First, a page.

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  Video: Stew Coffin, paddling pioneer
  Posted by: Glenn_MacGrady on May-25-14 11:59 PM (EST)
 

-- Last Updated: May-26-14 2:26 PM EST --

In Eckilson's thread "First Swim of the Year", I reminisced about watching Stew Coffin in the early 80's paddling an unbagged composite canoe effortlessly through the class 4 Funnel on the lower Millers River in Massachusetts, using the classic (but now moribund) OC1 water avoidance techniques of angling and upstream heeling.

Stew is still around. Here's a video lecture by him filmed last year, the first 25 minutes of which are mostly devoted to his paddle and canoe making business:

http://vimeo.com/68458996

Stew, who lived in Lincoln Mass. for many decades, made his first canoe trip with the Appalachian Mountain Club (AMC) in 1954. He was then made a leader for his second trip, on which he met his wife of 40 years.

In 1964 Stew began making what became Iliad paddles out of fiberglass. He did that until 1968 when he sold the paddle business to Iliad. He made about 1000 kayak and 2000 canoe paddles during those years. He was also a prolific wilderness paddler in Canada.

In addition, Stew made hundreds of canoes of his own design, and the first composite whitewater kayaks ever made in the USA.

All on his nursery farm in Lincoln, Mass.

The AMC's river running "bible" is the New England Whitewater River Guide. Stew wrote the first edition of that in the early 60's.

In the video, Stew shows lots of slides of his paddle and canoe manufacturing.

He began making mechanical puzzles at the time he sold his paddle business to Iliad, and has become one of the world's most famous mechanical puzzle designers. He hints that Rubik actually copied one of his designs. The second half of the lecture is about his puzzles.

I still remember how elegantly he ran the Funnel dry, which I had portaged that day with my brand new Millbrook ME. Stew discussed with me on the river bank the virtues of proper OC1 water intake avoidance technique and lightweight canoe hulls, which he preferred to paddle unbagged.

The next year I ran the Funnel dry on a Saturday, and so also Freight Train on the Contoocook River in NH the following day -- a great paddling weekend.

I even recognized Stew after all these years, having only paddled with him once or twice 30 years ago, which was at least 30 years after he began serious whitewater paddling.


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Messages in this Topic

 

  Funnel and Freight Train...
  Posted by: eckilson on May-26-14 9:56 AM (EST)
-- Last Updated: May-26-14 9:58 AM EST --

That's quite the paddling weekend. I swam the Funnel once, have yet to try the Took.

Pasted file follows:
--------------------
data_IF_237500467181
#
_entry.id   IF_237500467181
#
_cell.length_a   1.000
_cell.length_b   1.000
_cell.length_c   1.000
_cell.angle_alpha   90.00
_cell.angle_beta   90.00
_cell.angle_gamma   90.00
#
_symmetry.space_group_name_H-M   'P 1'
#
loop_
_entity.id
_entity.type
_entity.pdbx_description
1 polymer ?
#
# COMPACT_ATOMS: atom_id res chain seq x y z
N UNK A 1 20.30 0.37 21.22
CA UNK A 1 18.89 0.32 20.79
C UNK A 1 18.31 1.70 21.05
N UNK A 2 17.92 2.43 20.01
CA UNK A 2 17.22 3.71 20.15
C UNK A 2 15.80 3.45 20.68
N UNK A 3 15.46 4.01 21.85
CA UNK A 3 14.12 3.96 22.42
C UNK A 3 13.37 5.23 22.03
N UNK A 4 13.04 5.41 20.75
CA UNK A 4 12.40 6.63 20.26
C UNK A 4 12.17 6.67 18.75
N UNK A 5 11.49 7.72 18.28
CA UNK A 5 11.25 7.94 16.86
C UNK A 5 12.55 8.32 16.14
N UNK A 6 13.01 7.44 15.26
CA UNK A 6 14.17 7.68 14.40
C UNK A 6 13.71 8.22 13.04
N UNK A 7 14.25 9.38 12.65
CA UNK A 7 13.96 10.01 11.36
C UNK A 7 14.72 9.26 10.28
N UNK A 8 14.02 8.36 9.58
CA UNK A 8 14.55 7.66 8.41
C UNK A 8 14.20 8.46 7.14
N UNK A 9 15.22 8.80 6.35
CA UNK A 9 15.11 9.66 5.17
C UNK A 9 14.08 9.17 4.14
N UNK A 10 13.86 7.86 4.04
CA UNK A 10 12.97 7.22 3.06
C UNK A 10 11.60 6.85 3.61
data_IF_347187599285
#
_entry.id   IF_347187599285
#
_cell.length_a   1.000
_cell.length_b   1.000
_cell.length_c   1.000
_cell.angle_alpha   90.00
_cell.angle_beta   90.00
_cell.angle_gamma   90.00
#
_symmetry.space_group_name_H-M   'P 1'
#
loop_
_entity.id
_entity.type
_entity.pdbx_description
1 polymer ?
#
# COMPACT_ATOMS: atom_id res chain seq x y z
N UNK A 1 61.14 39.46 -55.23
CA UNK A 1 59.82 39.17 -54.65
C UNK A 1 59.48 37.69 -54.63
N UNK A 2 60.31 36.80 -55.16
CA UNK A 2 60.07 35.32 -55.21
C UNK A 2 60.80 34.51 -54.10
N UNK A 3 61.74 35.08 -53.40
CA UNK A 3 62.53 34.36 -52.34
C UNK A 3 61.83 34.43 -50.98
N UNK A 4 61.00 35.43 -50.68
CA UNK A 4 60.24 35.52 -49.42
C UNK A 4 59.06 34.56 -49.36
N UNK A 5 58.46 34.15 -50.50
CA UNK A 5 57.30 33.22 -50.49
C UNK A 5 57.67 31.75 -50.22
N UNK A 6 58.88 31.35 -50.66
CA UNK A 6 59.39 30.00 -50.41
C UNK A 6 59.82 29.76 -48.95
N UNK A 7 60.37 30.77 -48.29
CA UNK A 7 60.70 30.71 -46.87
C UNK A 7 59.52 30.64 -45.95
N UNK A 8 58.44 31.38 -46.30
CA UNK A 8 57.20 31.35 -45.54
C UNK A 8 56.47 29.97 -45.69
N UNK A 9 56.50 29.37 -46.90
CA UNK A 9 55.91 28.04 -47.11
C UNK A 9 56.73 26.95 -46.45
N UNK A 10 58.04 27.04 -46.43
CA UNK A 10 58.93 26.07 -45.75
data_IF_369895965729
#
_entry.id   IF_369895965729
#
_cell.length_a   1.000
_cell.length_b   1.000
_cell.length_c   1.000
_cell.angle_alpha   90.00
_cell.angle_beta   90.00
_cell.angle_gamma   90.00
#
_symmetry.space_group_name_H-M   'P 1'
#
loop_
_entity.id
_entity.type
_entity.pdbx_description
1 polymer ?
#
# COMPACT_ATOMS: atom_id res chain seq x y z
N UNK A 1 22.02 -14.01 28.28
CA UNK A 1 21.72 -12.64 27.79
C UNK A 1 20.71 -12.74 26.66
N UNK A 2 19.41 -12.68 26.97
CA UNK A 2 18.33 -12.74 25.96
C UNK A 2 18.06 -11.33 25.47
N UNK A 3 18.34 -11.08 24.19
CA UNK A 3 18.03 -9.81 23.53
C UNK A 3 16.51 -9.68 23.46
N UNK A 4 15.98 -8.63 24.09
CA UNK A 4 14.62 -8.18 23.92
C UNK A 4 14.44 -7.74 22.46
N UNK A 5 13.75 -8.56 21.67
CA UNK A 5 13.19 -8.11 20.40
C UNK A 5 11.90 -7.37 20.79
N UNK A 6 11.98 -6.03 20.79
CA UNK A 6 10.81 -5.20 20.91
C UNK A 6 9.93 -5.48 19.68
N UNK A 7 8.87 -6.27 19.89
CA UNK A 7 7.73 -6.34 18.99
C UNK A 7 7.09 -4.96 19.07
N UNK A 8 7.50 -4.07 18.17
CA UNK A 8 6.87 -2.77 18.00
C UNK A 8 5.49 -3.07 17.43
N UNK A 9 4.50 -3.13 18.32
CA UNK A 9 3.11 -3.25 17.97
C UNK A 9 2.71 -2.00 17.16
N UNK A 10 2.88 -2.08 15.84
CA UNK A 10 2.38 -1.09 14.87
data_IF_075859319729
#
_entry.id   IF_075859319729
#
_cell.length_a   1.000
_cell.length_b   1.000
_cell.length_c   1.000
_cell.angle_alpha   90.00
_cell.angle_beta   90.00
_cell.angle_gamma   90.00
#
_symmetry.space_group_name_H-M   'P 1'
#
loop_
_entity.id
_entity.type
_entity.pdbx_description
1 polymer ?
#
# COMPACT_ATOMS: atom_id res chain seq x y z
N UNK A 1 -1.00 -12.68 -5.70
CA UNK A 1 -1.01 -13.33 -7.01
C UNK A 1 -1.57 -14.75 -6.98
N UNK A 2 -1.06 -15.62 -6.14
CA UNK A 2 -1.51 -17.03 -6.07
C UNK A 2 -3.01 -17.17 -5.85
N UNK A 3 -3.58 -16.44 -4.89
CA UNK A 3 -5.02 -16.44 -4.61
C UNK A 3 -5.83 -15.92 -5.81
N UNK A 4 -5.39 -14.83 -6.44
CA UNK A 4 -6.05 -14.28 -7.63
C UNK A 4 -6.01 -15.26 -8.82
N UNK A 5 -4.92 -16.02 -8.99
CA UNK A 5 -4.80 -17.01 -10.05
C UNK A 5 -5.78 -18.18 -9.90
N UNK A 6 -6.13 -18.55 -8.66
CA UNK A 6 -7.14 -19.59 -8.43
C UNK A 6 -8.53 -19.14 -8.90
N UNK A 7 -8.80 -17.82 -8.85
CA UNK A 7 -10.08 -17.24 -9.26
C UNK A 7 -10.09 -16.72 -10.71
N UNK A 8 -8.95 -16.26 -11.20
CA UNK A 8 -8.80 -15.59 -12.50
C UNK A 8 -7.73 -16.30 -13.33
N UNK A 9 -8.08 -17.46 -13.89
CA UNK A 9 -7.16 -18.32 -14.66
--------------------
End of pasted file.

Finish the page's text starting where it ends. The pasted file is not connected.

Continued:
Interesting video with some great old pictures.

 
 
  Funnel; video of Freight Train
  Posted by: Glenn_MacGrady on May-26-14 2:14 PM (EST)
One could run an OC-1 right down the middle of the Funnel, but not in a wet boat.

The preferred open canoe method of the day was to mentally dissect the rapid into four parts with river right eddies at the end of each part. Thus, you can (or could then) eddy hop down the right side.

Kayakers and effectively decked boaters don't analyze rapids like old time open canoeists. Decked boats can just plow through, and even play in, waves and holes than a truly open boat needs to avoid. Hence the open boater must analyze the rapid for all makeable pause-and-bail eddies, and then make and use them.

Here's a video of a pretty good but not great paddler paddling the Contoocook at 8.7, which he says is the highest he's paddled it. The AMC guide we used considered 9.0 to be a medium level.

http://vimeo.com/22302699

I don't care at all for that boat he's in, whatever it is. A longer boat like an ME wouldn't plunge into the holes as his does. Neither would a Whitesell Piranha with its blunt and flared bow.

I also don't know why he basically goes down the middle of Freight Train, which he calls the "highway", unless he wants to hit all the biggest holes and converging waves. Again, that's blast-through-everything decked boat thinking, not open boat slalom thinking.

I was taught Freight Train by the guy who used to own the whitewater shops in Hadley and Amherst. You can go down the right, or really anywhere, for the very top of the rapid, but the rest is surgical eddy hopping down the left side as you avoid pour-overs. From the left side eddies, a really good open boater would play by jet ferrying out to mid-stream eddies, and then angling-heeling back to the next left side eddy.

Whereas the open boater in the video seems to run Freight Train without stopping (unless he's edited those out), we would typically have four or five river left eddy stops on the way down with perhaps some ferry play.

Freight Train would be a very bad and very long swim from out in the middle for an open boater. Kayakers with Conan rolls don't have to worry much about swims so they just bash through stuff and rely on their roll, like this kayaker on Freight Train at 10':

http://vimeo.com/91522815

 

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